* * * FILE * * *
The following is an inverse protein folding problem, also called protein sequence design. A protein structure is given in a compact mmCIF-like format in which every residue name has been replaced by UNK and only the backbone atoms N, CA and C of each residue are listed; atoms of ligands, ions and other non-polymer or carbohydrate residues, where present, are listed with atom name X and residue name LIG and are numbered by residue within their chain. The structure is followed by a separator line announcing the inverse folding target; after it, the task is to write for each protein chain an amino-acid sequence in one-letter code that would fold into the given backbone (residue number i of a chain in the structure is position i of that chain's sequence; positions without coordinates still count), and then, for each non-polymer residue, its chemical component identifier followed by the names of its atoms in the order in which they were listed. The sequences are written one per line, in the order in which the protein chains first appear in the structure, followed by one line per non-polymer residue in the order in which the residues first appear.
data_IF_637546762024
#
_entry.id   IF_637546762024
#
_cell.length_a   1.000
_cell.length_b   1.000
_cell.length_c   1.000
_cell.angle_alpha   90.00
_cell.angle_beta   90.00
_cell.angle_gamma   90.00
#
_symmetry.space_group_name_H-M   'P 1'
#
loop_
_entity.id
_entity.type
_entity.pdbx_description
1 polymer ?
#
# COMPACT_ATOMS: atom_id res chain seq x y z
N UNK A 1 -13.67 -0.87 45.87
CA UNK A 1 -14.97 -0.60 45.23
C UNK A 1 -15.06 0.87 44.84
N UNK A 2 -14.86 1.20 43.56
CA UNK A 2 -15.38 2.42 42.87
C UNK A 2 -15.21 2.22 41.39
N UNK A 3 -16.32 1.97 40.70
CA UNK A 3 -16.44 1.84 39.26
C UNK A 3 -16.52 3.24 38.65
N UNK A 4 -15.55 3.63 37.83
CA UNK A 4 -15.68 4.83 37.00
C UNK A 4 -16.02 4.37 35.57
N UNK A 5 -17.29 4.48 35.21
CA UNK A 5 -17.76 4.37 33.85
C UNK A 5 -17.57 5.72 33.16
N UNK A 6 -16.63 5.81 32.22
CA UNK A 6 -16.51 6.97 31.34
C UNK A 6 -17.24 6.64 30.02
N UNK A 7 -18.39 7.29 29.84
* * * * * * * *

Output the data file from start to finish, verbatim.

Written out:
The following is an inverse protein folding problem, also called protein sequence design. A protein structure is given in a compact mmCIF-like format in which every residue name has been replaced by UNK and only the backbone atoms N, CA and C of each residue are listed; atoms of ligands, ions and other non-polymer or carbohydrate residues, where present, are listed with atom name X and residue name LIG and are numbered by residue within their chain. The structure is followed by a separator line announcing the inverse folding target; after it, the task is to write for each protein chain an amino-acid sequence in one-letter code that would fold into the given backbone (residue number i of a chain in the structure is position i of that chain's sequence; positions without coordinates still count), and then, for each non-polymer residue, its chemical component identifier followed by the names of its atoms in the order in which they were listed. The sequences are written one per line, in the order in which the protein chains first appear in the structure, followed by one line per non-polymer residue in the order in which the residues first appear.
data_IF_637546762024
#
_entry.id   IF_637546762024
#
_cell.length_a   1.000
_cell.length_b   1.000
_cell.length_c   1.000
_cell.angle_alpha   90.00
_cell.angle_beta   90.00
_cell.angle_gamma   90.00
#
_symmetry.space_group_name_H-M   'P 1'
#
loop_
_entity.id
_entity.type
_entity.pdbx_description
1 polymer ?
#
# COMPACT_ATOMS: atom_id res chain seq x y z
N UNK A 1 -13.67 -0.87 45.87
CA UNK A 1 -14.97 -0.60 45.23
C UNK A 1 -15.06 0.87 44.84
N UNK A 2 -14.86 1.20 43.56
CA UNK A 2 -15.38 2.42 42.87
C UNK A 2 -15.21 2.22 41.39
N UNK A 3 -16.32 1.97 40.70
CA UNK A 3 -16.44 1.84 39.26
C UNK A 3 -16.52 3.24 38.65
N UNK A 4 -15.55 3.63 37.83
CA UNK A 4 -15.68 4.83 37.00
C UNK A 4 -16.02 4.37 35.57
N UNK A 5 -17.29 4.48 35.21
CA UNK A 5 -17.76 4.37 33.85
C UNK A 5 -17.57 5.72 33.16
N UNK A 6 -16.63 5.81 32.22
CA UNK A 6 -16.51 6.97 31.34
C UNK A 6 -17.24 6.64 30.02
N UNK A 7 -18.39 7.29 29.84